Get to Know Your Public Utility Commission—and Pressure It

These are the gatekeepers to the grid reform we need.

This article is part of a special series from our fall 2019 climate issue on how you can level up your actions against climate change. Visit the full Climate Action Guide here

All 50 states have some sort of entity that regulates utilities. While largely unknown to the average person, these commissions can have significant sway when it comes to the investments utilities make in the electric grid.

As a climate advocate, it's important to understand how your utility works and how you can make your voice heard. First, figure out what type of utility commission you have. Your state's official website should have it listed somewhere, but if you can't find it, a little Googling will do the trick. 

If your utility is an investor-owned, for-profit company, it’s regulated by a public utility commission (PUC) or public service commission (PSC).  The commissioners of these boards are typically appointed in various ways, but anyone can file formal comments with the commission on pending decisions and investments. Some states also have citizen utility boards lobbying for renewable energy; if your state has one, get involved.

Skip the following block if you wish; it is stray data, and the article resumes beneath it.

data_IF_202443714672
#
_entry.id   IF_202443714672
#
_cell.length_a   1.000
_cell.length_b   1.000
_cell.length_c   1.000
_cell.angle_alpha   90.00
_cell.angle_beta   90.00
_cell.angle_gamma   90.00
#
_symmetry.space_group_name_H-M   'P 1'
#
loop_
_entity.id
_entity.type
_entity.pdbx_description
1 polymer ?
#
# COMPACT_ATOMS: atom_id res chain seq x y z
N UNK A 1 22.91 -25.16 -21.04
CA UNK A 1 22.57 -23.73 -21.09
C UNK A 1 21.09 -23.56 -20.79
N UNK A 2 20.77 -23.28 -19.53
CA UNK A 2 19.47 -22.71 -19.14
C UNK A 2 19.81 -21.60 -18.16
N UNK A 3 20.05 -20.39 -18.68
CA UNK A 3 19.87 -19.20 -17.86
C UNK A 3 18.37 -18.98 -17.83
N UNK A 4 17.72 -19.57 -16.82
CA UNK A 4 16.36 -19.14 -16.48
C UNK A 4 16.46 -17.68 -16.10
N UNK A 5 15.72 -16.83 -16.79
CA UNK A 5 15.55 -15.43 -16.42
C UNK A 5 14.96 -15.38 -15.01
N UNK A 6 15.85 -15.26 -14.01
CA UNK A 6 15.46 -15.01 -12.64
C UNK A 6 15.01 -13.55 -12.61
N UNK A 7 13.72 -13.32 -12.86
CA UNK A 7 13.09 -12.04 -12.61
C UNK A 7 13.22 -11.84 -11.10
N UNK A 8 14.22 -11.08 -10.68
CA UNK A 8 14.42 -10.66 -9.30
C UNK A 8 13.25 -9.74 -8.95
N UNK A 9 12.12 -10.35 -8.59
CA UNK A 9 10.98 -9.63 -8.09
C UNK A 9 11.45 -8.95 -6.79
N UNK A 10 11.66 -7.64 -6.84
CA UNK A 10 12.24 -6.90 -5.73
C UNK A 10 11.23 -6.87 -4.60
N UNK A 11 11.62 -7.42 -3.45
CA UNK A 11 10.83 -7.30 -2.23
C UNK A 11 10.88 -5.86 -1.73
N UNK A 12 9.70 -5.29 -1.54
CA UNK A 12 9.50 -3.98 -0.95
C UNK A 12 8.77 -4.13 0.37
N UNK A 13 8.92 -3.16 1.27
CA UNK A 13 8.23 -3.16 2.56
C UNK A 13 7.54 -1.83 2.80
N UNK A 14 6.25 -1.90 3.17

For the biggest impact, though, hook up with a group of knowledgeable activists—a local chapter of the NAACP or Earthjustice, for example—that could use your help in advocating for a cleaner, more equitable system. They'll have a better sense of how to advocate your local commission while also bringing the kind of clout that can influence outcomes. 

Now, if you’re under a municipal utility or an electric co-op, you have a direct voice in its decision making. (Note: In many states, the PUC or PSC also regulates, to at least some degree, rural electric co-ops and, in rarer cases, municipal power companiues).  So become a regular presence at city council or board meetings, and if you can, consider running for a board position yourself.